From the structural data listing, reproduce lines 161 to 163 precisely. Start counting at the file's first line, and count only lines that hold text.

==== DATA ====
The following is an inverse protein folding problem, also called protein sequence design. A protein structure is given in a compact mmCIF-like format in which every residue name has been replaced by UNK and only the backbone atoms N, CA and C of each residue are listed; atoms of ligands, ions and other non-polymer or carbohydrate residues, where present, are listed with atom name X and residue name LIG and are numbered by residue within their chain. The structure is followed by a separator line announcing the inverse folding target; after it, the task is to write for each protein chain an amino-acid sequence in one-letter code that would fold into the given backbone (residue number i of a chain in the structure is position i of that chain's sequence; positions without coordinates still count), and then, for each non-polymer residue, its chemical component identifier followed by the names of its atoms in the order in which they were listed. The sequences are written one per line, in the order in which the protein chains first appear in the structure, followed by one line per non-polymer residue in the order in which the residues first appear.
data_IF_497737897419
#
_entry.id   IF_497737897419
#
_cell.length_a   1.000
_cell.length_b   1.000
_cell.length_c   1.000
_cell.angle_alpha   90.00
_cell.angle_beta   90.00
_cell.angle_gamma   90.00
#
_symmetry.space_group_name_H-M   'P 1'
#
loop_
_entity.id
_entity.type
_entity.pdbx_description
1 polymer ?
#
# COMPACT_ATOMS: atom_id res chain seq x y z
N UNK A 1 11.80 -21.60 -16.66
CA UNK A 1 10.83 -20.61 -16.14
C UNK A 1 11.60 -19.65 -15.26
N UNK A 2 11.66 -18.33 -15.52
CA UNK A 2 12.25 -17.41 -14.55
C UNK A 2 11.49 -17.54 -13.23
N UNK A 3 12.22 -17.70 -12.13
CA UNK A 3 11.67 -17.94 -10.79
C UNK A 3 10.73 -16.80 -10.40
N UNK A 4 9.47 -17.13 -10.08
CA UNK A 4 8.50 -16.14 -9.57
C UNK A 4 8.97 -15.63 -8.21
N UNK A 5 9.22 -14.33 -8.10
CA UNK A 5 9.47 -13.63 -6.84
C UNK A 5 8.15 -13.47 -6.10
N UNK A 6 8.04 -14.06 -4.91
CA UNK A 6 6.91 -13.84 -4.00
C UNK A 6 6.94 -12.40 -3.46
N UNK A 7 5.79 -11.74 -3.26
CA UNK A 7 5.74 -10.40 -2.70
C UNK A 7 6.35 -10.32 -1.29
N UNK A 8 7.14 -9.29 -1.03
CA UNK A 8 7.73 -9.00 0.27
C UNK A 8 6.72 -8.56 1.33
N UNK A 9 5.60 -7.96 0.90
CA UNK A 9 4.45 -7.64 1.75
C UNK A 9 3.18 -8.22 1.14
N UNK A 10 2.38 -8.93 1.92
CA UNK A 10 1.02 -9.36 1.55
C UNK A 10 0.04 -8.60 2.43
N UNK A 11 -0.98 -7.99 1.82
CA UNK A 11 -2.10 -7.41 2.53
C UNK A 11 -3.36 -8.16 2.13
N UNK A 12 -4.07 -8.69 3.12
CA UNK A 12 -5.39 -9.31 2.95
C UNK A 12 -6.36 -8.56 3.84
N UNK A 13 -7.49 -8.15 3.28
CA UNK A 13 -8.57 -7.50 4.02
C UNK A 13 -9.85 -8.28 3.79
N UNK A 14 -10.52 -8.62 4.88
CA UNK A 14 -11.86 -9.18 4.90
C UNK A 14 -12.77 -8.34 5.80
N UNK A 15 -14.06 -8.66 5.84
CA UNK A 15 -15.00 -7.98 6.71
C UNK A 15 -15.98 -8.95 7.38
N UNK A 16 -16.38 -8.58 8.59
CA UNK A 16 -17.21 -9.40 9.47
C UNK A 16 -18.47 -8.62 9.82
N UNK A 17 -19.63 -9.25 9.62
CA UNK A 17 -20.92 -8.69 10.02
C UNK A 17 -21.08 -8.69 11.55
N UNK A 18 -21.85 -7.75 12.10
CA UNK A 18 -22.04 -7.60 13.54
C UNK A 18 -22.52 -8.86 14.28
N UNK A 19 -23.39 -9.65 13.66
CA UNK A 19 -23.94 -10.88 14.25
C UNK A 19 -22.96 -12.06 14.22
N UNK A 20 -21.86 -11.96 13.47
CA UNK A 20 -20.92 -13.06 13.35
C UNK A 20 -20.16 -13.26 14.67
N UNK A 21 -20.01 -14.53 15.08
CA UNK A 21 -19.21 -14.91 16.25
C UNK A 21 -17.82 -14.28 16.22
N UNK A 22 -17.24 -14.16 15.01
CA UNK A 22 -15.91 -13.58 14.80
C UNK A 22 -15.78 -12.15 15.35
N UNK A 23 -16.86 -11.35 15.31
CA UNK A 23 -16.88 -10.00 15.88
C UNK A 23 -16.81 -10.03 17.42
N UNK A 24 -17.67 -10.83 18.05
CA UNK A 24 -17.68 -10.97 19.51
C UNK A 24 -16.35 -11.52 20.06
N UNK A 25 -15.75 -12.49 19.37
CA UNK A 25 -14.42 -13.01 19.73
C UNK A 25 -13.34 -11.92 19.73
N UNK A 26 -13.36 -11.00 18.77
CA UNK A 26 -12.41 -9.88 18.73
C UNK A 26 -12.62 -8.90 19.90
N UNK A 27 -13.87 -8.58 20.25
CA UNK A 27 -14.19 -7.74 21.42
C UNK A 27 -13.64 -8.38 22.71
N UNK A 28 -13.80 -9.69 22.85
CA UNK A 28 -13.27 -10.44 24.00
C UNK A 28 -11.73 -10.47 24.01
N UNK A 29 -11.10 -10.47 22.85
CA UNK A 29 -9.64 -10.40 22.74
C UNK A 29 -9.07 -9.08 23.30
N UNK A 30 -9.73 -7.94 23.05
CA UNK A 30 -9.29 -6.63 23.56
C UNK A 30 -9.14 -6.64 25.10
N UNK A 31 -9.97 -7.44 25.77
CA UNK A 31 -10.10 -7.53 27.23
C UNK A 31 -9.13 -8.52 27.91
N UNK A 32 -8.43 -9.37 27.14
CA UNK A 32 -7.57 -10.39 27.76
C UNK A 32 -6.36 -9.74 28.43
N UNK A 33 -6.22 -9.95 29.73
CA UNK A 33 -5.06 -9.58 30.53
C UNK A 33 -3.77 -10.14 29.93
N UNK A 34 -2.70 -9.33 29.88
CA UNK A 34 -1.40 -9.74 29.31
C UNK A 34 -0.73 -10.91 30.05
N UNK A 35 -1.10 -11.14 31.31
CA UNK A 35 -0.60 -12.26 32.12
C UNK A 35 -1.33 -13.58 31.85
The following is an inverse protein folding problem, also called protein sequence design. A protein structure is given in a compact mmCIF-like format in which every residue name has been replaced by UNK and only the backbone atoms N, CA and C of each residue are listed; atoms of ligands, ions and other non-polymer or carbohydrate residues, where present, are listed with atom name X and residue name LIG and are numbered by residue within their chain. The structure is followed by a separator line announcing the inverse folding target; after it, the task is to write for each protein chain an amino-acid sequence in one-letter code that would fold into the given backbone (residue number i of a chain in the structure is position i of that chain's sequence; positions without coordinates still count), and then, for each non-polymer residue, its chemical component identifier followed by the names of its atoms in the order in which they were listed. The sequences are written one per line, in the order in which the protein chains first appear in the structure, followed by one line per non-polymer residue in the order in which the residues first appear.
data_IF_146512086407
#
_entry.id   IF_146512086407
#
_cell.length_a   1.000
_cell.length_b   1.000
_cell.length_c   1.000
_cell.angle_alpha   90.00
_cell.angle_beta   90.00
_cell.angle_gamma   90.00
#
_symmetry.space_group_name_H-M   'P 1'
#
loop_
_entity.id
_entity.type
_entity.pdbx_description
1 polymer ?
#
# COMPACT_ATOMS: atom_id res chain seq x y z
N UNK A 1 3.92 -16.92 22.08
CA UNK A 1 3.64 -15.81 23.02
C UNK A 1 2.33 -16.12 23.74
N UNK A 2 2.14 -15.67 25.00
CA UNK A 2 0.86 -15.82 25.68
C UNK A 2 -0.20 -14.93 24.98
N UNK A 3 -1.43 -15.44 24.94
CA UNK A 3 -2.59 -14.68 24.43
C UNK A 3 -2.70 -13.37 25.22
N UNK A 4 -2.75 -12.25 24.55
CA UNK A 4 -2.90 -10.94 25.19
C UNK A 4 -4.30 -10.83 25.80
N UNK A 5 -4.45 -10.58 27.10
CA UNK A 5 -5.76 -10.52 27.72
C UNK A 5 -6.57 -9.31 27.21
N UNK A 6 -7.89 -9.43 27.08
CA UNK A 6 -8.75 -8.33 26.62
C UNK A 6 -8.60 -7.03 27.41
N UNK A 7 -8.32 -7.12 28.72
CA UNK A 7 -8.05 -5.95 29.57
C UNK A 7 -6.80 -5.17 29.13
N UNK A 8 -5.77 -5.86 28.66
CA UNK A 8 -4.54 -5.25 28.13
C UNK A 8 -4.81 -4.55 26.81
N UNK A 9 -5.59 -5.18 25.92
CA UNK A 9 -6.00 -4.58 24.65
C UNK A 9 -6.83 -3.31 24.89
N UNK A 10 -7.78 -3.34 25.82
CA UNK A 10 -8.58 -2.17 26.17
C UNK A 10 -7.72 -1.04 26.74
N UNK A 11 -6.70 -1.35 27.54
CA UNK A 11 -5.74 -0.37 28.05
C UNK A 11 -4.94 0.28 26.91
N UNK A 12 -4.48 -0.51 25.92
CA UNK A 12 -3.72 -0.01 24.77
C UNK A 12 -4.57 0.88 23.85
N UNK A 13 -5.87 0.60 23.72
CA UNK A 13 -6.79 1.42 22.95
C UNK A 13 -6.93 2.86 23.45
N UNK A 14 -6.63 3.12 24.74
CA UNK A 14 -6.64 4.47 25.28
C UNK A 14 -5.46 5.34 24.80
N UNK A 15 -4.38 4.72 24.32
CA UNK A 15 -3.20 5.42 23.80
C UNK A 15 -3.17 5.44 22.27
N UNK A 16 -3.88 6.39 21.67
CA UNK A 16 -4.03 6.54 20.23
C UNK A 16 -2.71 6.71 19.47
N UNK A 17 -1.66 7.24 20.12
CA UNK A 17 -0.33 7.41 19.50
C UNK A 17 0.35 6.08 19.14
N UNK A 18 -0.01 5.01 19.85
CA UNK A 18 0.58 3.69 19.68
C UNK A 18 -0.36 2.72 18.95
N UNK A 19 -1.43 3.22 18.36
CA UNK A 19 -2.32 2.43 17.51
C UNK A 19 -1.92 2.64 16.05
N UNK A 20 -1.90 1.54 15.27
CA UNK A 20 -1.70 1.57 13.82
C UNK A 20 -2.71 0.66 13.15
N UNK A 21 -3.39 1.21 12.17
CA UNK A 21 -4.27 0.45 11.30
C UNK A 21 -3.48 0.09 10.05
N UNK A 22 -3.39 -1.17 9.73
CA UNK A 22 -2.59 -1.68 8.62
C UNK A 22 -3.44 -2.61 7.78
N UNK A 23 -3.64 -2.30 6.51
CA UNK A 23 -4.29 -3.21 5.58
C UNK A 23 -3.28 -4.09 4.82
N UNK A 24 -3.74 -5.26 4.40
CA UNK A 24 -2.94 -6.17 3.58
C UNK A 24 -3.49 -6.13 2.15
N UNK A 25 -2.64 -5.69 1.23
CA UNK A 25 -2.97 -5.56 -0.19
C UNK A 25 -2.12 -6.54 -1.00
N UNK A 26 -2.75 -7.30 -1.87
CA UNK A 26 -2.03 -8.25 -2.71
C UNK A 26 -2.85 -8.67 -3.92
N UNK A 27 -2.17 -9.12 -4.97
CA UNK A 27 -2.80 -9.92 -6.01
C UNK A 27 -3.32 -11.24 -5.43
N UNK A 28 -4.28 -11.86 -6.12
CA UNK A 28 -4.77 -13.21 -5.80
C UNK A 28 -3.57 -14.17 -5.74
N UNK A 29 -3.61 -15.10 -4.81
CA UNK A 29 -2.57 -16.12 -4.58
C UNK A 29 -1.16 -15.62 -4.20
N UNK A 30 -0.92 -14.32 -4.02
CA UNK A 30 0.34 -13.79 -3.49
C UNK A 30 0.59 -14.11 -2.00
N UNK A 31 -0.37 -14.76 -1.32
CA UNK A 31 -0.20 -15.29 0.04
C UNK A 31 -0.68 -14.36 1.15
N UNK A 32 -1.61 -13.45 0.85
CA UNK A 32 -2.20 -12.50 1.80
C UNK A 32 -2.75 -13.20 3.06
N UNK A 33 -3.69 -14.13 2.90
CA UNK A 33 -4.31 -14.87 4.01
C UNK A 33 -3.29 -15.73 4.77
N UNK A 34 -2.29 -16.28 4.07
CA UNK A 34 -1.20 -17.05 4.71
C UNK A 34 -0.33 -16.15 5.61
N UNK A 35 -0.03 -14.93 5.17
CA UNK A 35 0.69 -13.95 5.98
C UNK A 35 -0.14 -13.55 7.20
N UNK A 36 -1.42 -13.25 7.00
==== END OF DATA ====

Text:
CA UNK A 5 -5.76 -10.52 27.72
C UNK A 5 -6.57 -9.31 27.21
N UNK A 6 -7.89 -9.43 27.08